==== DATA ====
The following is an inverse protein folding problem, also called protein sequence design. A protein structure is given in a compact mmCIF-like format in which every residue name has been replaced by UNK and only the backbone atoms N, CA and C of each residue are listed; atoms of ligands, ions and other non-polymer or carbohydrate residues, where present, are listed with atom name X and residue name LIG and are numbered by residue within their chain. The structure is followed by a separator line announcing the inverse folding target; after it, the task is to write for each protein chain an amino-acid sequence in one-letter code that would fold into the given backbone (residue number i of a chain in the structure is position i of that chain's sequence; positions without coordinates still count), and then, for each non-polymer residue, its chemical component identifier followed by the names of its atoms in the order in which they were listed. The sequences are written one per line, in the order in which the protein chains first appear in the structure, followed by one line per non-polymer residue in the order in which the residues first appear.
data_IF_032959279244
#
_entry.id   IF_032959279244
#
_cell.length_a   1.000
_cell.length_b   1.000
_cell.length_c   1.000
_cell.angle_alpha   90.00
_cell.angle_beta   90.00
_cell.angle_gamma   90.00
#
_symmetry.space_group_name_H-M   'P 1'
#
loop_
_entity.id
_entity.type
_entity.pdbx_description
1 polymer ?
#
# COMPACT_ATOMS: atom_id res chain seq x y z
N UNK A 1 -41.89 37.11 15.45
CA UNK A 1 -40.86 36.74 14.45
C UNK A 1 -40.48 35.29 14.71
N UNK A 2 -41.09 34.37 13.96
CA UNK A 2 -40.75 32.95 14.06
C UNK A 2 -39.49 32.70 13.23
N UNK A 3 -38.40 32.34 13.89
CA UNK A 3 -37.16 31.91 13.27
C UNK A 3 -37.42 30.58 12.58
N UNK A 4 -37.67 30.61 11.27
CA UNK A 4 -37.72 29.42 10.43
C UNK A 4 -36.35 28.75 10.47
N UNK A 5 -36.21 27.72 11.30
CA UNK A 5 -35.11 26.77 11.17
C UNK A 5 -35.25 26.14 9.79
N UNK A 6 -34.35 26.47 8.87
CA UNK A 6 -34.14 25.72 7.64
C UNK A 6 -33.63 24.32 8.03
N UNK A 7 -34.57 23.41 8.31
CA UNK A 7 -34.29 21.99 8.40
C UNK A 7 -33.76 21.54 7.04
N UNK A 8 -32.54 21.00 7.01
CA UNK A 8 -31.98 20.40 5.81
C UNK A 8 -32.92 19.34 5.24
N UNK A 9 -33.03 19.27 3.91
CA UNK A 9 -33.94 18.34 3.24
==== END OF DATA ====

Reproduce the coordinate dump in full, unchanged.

The following is an inverse protein folding problem, also called protein sequence design. A protein structure is given in a compact mmCIF-like format in which every residue name has been replaced by UNK and only the backbone atoms N, CA and C of each residue are listed; atoms of ligands, ions and other non-polymer or carbohydrate residues, where present, are listed with atom name X and residue name LIG and are numbered by residue within their chain. The structure is followed by a separator line announcing the inverse folding target; after it, the task is to write for each protein chain an amino-acid sequence in one-letter code that would fold into the given backbone (residue number i of a chain in the structure is position i of that chain's sequence; positions without coordinates still count), and then, for each non-polymer residue, its chemical component identifier followed by the names of its atoms in the order in which they were listed. The sequences are written one per line, in the order in which the protein chains first appear in the structure, followed by one line per non-polymer residue in the order in which the residues first appear.
data_IF_032959279244
#
_entry.id   IF_032959279244
#
_cell.length_a   1.000
_cell.length_b   1.000
_cell.length_c   1.000
_cell.angle_alpha   90.00
_cell.angle_beta   90.00
_cell.angle_gamma   90.00
#
_symmetry.space_group_name_H-M   'P 1'
#
loop_
_entity.id
_entity.type
_entity.pdbx_description
1 polymer ?
#
# COMPACT_ATOMS: atom_id res chain seq x y z
N UNK A 1 -41.89 37.11 15.45
CA UNK A 1 -40.86 36.74 14.45
C UNK A 1 -40.48 35.29 14.71
N UNK A 2 -41.09 34.37 13.96
CA UNK A 2 -40.75 32.95 14.06
C UNK A 2 -39.49 32.70 13.23
N UNK A 3 -38.40 32.34 13.89
CA UNK A 3 -37.16 31.91 13.27
C UNK A 3 -37.42 30.58 12.58
N UNK A 4 -37.67 30.61 11.27
CA UNK A 4 -37.72 29.42 10.43
C UNK A 4 -36.35 28.75 10.47
N UNK A 5 -36.21 27.72 11.30
CA UNK A 5 -35.11 26.77 11.17
C UNK A 5 -35.25 26.14 9.79
N UNK A 6 -34.35 26.47 8.87
CA UNK A 6 -34.14 25.72 7.64
C UNK A 6 -33.63 24.32 8.03
N UNK A 7 -34.57 23.41 8.31
CA UNK A 7 -34.29 21.99 8.40
C UNK A 7 -33.76 21.54 7.04
N UNK A 8 -32.54 21.00 7.01
CA UNK A 8 -31.98 20.40 5.81
C UNK A 8 -32.92 19.34 5.24
N UNK A 9 -33.03 19.27 3.91
CA UNK A 9 -33.94 18.34 3.24